What is a Supply Planner?

For an organization to function effectively, its inventory of products, as well as any related parts and equipment, must be planned and accounted for. A manufacturing plant cannot make products if it doesn’t have sufficient parts, just as a store cannot sell merchandize if their supply doesn’t meet demand. That’s where the Supply Planner comes in. This position requires managing time to leave the confines of the office to visit manufacturers, vendors and supplies; as well as the ability to stand on one’s feet for a prolonged period of time, walk and lift heavy objects up to 50 lbs. Although they typically work a 40-hour workweek, if a supply emergency occurs, Supply Planners must report to the jobsite to address and correct the situation.

Supply Planners report to the Materials or Supply Chain Manager, or the Demand Planner, depending on the size of the company and the industry. Any field that needs to plan for correct stocks of inventory can find a Supply Planner employed there; these may include pharmaceutical, manufacturing, distribution as well as retail industries. A 2 percent increase in jobs for Transportation, Storage, and Distribution Managers, a category that includes Supply Planners, will result in 2,710 new annual job openings through 2024, according to the Bureau of Labor Statistics.

 

Supply Planner Duties and Responsibilities

The main role of a Supply Planner is simple – to anticipate and maintain inventory levels in order to keep a business functioning. This may sound simple, but involves a multitude of responsibilities, such as:

Counting Inventory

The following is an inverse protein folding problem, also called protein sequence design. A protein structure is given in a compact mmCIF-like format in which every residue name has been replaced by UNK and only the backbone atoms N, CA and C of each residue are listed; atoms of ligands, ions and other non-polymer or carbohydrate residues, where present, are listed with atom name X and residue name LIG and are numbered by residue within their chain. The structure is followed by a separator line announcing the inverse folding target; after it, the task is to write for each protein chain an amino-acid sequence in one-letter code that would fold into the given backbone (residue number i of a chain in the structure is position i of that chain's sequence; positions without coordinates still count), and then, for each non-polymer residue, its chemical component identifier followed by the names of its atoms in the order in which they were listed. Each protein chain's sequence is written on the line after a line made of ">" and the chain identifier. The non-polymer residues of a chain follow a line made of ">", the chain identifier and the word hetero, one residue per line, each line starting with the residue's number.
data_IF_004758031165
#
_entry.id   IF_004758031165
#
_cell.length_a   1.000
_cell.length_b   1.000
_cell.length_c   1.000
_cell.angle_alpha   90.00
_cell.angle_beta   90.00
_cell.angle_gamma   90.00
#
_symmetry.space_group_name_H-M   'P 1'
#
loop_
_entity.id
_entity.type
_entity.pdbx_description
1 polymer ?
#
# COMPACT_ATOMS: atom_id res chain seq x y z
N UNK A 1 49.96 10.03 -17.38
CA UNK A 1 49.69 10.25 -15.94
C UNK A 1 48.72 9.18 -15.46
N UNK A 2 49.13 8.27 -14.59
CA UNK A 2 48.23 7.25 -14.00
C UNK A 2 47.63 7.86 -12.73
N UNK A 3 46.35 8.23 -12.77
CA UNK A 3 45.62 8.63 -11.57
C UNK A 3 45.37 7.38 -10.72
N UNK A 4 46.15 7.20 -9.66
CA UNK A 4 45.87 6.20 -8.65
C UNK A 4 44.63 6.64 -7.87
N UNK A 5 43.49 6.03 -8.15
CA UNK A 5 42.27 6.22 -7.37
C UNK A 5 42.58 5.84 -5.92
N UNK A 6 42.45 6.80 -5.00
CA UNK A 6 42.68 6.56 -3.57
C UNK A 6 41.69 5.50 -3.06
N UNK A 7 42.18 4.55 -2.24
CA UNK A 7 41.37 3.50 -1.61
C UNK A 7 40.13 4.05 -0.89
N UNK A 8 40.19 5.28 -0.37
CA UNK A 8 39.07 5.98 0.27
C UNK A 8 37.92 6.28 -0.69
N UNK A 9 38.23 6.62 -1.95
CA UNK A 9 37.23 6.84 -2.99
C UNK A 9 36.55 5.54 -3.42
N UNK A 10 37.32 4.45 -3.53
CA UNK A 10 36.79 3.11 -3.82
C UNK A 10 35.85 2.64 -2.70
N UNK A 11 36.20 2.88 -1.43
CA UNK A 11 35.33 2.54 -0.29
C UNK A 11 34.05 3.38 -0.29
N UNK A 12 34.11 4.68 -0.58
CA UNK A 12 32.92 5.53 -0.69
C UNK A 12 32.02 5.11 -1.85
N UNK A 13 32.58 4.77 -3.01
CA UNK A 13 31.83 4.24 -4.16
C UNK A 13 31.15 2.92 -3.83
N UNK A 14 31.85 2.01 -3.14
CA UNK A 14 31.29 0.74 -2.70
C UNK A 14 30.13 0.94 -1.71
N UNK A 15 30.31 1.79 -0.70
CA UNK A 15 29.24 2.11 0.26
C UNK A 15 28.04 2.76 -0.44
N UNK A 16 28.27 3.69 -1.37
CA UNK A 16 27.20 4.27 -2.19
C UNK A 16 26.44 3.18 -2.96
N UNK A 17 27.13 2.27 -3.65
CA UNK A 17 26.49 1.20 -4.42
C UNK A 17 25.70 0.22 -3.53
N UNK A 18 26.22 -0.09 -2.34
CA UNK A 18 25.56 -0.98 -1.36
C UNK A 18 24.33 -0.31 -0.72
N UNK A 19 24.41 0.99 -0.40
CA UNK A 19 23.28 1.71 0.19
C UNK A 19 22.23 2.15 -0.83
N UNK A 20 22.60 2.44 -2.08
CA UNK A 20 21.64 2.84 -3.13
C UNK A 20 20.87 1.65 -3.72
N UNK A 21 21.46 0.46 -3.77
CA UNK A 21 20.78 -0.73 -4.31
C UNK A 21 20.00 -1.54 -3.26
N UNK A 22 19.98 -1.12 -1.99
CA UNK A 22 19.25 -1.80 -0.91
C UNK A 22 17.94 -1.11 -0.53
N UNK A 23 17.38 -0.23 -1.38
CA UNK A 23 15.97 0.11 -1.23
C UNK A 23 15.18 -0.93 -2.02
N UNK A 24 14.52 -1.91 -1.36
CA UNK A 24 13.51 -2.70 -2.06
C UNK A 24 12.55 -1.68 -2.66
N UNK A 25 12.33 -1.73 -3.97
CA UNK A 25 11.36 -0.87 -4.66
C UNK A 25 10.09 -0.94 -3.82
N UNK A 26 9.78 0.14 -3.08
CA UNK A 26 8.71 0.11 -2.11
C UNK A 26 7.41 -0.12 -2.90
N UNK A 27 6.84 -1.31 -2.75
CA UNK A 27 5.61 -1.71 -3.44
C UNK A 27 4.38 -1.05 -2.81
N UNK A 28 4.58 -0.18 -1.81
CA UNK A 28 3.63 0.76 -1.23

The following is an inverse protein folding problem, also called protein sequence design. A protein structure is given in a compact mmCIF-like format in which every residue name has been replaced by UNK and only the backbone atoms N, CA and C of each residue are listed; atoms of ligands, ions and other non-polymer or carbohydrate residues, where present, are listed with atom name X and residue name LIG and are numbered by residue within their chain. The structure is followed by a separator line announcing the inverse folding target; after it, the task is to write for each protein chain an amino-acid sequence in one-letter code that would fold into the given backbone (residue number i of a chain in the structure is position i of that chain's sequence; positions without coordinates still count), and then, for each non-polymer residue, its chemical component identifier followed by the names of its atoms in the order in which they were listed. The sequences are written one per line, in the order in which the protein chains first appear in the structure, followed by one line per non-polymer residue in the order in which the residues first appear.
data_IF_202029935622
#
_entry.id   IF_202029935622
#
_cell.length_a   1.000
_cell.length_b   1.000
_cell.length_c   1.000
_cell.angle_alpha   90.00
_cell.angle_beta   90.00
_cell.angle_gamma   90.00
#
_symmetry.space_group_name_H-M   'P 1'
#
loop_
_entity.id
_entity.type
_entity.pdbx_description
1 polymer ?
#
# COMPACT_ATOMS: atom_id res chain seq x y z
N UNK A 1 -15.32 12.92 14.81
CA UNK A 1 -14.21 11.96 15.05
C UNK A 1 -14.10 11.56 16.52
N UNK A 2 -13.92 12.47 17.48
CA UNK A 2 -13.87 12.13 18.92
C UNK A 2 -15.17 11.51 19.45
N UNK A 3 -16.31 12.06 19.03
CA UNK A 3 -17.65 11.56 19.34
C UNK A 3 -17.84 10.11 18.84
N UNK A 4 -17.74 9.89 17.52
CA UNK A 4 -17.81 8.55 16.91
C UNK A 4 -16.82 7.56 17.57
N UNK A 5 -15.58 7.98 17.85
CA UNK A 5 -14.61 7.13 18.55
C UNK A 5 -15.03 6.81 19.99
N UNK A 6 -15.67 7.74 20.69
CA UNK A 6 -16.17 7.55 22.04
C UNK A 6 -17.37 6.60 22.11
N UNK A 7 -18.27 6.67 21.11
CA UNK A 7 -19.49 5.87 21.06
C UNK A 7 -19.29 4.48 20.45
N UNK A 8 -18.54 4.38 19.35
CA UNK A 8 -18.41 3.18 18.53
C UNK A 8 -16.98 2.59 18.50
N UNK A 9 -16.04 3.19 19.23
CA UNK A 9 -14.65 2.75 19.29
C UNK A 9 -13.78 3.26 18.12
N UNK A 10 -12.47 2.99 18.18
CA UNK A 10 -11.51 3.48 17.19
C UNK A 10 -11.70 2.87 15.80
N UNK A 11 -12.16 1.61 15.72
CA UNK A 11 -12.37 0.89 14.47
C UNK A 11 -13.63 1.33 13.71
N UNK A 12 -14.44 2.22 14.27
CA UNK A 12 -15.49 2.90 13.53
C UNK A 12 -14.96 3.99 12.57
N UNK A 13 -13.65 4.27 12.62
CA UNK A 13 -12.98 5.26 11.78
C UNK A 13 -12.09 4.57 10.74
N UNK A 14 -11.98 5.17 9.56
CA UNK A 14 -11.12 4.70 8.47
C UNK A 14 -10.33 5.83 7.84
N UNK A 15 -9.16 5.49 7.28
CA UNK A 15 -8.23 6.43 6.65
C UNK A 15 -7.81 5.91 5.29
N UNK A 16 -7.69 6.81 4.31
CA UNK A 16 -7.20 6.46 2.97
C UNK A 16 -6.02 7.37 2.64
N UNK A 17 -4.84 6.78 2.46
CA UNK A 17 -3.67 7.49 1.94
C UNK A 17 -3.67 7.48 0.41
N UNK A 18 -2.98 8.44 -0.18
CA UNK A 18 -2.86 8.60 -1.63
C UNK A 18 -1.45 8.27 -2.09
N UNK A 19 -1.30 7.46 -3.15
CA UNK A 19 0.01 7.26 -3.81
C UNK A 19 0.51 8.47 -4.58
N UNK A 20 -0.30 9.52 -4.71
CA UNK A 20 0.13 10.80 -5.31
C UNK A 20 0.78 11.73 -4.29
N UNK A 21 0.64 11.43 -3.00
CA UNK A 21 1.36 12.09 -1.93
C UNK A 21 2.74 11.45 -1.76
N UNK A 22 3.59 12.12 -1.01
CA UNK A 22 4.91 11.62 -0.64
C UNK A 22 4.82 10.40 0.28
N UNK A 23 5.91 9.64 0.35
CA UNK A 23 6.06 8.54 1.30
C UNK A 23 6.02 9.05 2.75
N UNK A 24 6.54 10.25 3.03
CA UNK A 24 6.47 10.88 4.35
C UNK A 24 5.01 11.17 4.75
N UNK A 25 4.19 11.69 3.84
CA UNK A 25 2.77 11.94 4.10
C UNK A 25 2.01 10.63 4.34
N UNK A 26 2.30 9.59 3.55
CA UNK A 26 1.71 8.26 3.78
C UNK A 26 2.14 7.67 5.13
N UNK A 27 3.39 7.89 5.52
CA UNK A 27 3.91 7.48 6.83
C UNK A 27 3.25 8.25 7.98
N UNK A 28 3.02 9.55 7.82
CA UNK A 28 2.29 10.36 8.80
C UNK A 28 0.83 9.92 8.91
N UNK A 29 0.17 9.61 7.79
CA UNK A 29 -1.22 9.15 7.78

The Supply Planner must continuously monitor and count inventory – not just in the storefront, but also located in storages, warehouses and backrooms. They must keep track of inventory per location, as well as the total amount required for the overall business needs. They may work with store clerks or cashiers to review receipts and subtract the amount of products purchased to calculate the stocks that are left over.

Anticipating Demand

Possibly the hardest task of a Supply Planner is to anticipate inventory demand. These workers use analytical models and mathematical analysis to determine an average number of supplies required per business location per time period (day, week, month or quarter). However, they must take busy and slow periods into account, as well as upcoming sales or promotions, which may increase work orders and/or sales and result in an increase in inventory.

Assessing Capability Availability

Once the Supply Planner determines inventory need, another logistical problem may ensue – where to store the goods. A business may not have the space, equipment or security to keep bulk inventory on premises, which will require this professional to determine alternate storage needs. In this scenario, the Supply Manager will research possible solutions to store the items that will meet budget, security and location needs.

Proposing Changes

An excellent Supply Planner will not simply manage the inventory, but will seek out ways to improve the entire supply chain process. The main aim of this endeavor would be to cut costs, which may task the Supply Planner with negotiating with current vendors or seek out new vendors that can offer lower prices. These employees may try to speed up delivery time, find closer suppliers, alternate delivery routes or negotiate quicker turnarounds.